The first biogas plant in the Bicol of the Philippines is powering the Legazpi City Abattoir in San Roque, Legazpi City—the biggest and most modern in the region.
The biogas technology utilizes 1.5 tons daily of biodegradable wastes from swine slaughtering and is seen to mitigate public health hazards and environmental degradation by converting the waste to fuel for the abattoir’s boiler system, saving Php 1 million worth of annual expense from diesel fuel.
The collaborative project “Piloting of Biogas Technology for Thermo-Electro-Mechanical Applications for the Legazpi City Abattoir” was made possible through the Department of Science and Technology Regional Office V (DOST-V), the Provincial S&T Center – Albay, and the Local Government of Legazpi City.
With the Php 500,000 worth of project funding provided by DOST-V, the abattoir now contains a floating gasholder-type biogas digester, designed by DOST-V’s very own Albay Provincial S&T Director Engr. Jacinto Alexis B. Elegado. As a counterpart, LGU-Legazpi allocated Php 450,000 for biogas generator, biogas scrubber, and biogas refining setup.
In a radio interview over DZGB-AM, Albay Provincial S&T Director Engr. Jacinto Alexis B. Elegado (left), PSTC-Albay, and LGU-Legazpi City Veterinarian Dr. Manny Estipona discussed the Legazpi City Abattoir biogas technology.
Engr. Elegado and Dr. Estipona announced that testing of the biogas digester using a heavy-duty gas burner already yielded blue flame. In addition to ensuring contamination from chemicals that may kill the methanogenic bacteria responsible for methane gas production, the biogas digester’s usage was designed and incorporated with safety auxiliaries such as pressure gauges and automatic shut-off valves.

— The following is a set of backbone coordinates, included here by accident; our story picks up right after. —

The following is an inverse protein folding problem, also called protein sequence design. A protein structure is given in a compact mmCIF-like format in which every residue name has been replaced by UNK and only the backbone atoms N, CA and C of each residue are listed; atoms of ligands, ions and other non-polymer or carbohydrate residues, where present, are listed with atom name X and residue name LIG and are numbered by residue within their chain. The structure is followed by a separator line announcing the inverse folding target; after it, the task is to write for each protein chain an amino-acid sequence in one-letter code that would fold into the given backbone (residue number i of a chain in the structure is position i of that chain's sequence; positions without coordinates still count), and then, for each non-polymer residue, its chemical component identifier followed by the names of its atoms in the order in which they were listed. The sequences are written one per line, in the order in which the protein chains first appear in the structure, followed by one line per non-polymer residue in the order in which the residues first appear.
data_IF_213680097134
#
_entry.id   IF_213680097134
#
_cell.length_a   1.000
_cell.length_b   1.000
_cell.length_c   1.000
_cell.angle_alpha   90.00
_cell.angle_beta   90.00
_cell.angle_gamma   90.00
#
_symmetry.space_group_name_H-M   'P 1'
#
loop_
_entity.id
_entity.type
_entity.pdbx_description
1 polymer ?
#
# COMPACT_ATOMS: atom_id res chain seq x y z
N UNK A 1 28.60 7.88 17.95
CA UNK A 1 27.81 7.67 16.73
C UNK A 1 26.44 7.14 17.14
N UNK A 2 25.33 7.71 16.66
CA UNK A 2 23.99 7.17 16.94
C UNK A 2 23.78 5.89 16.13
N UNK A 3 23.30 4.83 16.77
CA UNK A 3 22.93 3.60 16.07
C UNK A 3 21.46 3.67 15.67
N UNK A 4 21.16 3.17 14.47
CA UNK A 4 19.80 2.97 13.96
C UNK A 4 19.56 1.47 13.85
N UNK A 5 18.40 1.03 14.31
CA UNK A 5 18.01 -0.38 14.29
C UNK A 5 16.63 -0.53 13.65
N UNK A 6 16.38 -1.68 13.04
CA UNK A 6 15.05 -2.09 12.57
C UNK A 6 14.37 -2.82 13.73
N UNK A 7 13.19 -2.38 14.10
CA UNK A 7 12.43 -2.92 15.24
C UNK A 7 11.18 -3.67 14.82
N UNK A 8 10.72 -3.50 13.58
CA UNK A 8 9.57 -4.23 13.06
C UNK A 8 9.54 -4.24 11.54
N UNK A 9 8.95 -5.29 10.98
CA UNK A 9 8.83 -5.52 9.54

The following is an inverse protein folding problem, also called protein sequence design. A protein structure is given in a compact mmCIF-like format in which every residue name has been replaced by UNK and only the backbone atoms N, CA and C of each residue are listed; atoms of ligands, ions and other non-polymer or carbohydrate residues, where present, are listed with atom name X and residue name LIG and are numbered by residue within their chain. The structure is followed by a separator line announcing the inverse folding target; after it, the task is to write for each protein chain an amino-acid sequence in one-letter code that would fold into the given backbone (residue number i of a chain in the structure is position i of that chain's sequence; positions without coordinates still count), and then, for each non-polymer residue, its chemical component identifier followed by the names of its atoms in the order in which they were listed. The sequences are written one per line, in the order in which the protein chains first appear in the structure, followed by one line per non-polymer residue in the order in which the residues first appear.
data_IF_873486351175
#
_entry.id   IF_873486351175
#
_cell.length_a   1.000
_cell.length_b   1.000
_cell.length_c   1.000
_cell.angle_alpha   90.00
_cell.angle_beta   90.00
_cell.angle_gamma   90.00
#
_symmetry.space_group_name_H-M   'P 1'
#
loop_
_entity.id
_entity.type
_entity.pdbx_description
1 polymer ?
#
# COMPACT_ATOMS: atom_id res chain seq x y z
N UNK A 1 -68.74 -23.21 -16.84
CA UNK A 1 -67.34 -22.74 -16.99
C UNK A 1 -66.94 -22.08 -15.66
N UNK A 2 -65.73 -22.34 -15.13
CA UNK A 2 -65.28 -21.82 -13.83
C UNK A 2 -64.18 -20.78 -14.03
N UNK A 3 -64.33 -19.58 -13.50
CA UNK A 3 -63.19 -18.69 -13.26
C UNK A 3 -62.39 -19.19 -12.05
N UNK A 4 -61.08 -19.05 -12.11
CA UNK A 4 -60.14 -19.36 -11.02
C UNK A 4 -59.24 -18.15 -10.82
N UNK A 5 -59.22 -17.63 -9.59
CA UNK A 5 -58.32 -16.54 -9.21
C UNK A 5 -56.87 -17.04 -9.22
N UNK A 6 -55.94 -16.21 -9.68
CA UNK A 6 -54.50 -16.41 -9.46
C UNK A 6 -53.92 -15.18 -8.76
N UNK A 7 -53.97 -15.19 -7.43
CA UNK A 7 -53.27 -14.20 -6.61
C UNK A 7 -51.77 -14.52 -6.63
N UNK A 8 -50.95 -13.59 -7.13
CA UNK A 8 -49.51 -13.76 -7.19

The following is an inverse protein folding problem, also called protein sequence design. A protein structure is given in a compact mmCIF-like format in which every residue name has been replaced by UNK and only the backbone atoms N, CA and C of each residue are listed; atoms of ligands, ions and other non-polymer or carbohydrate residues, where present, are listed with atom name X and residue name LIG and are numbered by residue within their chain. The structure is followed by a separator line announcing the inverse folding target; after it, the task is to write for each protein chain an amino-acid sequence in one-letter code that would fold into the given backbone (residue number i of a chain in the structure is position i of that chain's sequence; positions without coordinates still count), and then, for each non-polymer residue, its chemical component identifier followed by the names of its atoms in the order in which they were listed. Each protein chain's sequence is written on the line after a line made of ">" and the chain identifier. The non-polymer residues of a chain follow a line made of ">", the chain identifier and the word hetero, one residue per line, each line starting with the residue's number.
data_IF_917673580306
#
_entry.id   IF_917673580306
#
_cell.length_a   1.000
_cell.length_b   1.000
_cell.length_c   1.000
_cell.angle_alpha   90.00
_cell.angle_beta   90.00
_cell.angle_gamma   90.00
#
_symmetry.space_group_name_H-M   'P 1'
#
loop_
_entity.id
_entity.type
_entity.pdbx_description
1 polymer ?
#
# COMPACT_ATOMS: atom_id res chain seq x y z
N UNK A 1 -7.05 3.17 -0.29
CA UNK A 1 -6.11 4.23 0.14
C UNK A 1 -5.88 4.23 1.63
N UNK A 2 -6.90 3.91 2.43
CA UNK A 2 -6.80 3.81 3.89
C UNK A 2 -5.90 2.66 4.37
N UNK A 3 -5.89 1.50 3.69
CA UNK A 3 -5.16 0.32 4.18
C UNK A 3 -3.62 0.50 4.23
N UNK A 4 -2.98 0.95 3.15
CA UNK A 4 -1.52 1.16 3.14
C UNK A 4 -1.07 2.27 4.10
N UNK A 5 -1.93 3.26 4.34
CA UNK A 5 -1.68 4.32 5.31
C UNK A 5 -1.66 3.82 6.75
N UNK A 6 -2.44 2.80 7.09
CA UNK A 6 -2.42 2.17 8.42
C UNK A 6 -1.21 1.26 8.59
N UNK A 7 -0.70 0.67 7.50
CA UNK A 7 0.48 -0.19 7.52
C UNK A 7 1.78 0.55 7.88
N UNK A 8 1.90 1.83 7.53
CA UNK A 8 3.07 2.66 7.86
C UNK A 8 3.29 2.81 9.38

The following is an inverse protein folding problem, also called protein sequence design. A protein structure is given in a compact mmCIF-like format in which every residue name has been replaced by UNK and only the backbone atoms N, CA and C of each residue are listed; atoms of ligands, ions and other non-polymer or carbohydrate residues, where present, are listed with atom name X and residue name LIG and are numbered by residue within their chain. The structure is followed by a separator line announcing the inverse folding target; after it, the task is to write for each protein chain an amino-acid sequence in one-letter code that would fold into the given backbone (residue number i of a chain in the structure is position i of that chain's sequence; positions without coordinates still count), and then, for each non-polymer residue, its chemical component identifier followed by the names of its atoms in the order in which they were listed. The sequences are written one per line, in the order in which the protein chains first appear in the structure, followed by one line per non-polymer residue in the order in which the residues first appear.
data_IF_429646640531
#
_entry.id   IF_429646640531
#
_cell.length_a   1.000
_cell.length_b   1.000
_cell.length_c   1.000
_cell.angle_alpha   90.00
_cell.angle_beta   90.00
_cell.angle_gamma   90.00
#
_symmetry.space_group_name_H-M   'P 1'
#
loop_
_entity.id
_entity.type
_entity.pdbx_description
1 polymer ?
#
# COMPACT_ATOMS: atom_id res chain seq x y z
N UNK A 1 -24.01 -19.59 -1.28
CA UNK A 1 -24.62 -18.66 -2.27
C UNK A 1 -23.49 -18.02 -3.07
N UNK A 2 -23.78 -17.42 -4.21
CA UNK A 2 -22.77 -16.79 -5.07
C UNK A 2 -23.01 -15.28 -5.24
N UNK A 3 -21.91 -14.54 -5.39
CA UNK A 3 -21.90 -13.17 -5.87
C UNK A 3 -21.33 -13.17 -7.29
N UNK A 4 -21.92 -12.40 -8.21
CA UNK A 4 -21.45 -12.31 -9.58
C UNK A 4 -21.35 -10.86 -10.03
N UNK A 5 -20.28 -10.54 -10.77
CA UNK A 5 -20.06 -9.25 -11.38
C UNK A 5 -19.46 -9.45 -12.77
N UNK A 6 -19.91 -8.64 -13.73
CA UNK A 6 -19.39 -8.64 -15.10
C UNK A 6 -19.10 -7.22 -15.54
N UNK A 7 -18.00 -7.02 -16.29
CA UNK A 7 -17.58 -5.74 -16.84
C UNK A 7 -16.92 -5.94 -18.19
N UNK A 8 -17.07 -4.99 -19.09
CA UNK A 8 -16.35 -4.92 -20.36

The second phase of the project will focus on converting the biogas to mechanical energy to drive the motor and convert it to electrical energy through a generator attachment.
A study on purifying the biogas from 50% to 100% methane so it can be compressed in LPG tanks to be used by LPG taxis is also underway.
The biogas digester can generate 3kg/day LPG or equivalent to 113 LPG tanks annually, and 104 tons of high-grade fertilizer plus liquid effluents as no-odor-fertilizer.
With effluent pollutants reduced to 35%, water from the digester can be released with no harmful effects on the environment.
The biogas digester will also generate organic fertilizer from sludges that can be added to swine hair to produce a slow-release, high-grade organic fertilizer.
With the current reliance on inorganic fertilizer, this production will greatly assist the Department of Agriculture’s goal of increasing organic matter in all farming systems.
According to Dr. Estipona, the Legazpi City Abattoir presently pioneers the use of biogas technology in the Philippines as a solid waste management program and solid waste diversion program. Other LGUs are looking forward to the success of the project to replicate the technology in their respective areas.
On whether the sludges in the rivers in Legazpi City can also be fed to the biogas digester, Engr. Elegado explained that it is possible. However, the process will entail costs on assimilation tanks for segregation. The biogas technology is also applicable to poultry since chicken manure is the best biogas producer, followed by cow and carabao manure.
Filipino technologies developed with the assistance of DOST have turned Cavite homes into safe and healthy havens. Rice and corn biowaste have also been turned into ethyl alcohol by Nueva Viscaya State University and DOST.
SEND CHEERS in the comments below to the people of the Bicol region as its first biogas plant saves 1M on fuel as it powers the Legazpi City abattoir!
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